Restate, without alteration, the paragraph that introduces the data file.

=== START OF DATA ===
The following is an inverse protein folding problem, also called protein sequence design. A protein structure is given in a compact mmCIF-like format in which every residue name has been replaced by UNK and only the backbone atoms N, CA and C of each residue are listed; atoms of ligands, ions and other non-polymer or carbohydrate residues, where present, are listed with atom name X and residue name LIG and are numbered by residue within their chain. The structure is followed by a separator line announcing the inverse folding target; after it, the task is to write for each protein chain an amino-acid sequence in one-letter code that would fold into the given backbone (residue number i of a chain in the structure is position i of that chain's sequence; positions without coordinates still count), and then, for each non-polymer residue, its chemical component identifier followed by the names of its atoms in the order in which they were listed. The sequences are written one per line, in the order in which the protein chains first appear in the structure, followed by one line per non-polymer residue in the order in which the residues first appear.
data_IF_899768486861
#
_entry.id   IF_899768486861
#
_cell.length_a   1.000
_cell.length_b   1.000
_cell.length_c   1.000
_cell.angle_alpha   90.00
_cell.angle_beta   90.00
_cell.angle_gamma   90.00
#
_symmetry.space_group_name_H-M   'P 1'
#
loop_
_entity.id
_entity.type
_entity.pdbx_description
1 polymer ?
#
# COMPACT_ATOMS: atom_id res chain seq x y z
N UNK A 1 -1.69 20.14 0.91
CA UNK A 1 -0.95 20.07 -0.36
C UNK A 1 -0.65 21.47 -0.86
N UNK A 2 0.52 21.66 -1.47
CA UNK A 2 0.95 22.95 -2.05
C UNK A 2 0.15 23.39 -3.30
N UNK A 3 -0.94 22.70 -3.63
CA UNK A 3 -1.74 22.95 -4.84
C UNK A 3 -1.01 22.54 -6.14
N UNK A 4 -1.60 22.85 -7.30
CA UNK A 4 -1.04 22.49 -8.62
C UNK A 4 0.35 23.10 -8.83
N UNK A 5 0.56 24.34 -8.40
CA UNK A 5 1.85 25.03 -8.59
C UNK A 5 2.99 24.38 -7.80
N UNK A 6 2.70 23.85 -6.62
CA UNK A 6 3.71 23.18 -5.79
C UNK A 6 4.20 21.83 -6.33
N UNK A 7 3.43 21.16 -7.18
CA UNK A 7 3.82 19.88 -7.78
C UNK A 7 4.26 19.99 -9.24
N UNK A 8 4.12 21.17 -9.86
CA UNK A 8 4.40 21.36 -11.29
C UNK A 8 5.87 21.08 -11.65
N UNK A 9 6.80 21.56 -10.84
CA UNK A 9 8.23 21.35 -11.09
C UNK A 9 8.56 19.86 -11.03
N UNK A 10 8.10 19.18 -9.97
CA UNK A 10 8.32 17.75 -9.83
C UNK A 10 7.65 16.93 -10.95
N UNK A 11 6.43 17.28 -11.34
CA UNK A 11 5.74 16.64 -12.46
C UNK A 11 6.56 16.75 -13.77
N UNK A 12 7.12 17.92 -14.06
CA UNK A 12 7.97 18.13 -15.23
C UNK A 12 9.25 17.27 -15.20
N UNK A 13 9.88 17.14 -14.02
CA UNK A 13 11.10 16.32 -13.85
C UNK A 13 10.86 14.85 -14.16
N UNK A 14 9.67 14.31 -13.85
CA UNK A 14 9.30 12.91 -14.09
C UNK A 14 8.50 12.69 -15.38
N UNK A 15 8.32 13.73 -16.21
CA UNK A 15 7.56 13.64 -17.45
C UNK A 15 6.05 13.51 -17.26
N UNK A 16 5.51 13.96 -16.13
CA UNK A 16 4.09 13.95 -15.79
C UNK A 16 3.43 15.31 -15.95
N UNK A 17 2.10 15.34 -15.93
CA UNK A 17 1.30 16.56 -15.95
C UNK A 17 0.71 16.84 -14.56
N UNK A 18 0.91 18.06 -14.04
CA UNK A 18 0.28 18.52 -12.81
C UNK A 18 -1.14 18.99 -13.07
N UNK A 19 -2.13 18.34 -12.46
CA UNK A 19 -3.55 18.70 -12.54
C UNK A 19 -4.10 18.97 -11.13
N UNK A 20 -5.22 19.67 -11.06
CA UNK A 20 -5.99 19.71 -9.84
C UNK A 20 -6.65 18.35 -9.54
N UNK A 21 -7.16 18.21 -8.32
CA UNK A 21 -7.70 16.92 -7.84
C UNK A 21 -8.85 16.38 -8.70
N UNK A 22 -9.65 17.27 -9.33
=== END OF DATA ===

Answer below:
The following is an inverse protein folding problem, also called protein sequence design. A protein structure is given in a compact mmCIF-like format in which every residue name has been replaced by UNK and only the backbone atoms N, CA and C of each residue are listed; atoms of ligands, ions and other non-polymer or carbohydrate residues, where present, are listed with atom name X and residue name LIG and are numbered by residue within their chain. The structure is followed by a separator line announcing the inverse folding target; after it, the task is to write for each protein chain an amino-acid sequence in one-letter code that would fold into the given backbone (residue number i of a chain in the structure is position i of that chain's sequence; positions without coordinates still count), and then, for each non-polymer residue, its chemical component identifier followed by the names of its atoms in the order in which they were listed. The sequences are written one per line, in the order in which the protein chains first appear in the structure, followed by one line per non-polymer residue in the order in which the residues first appear.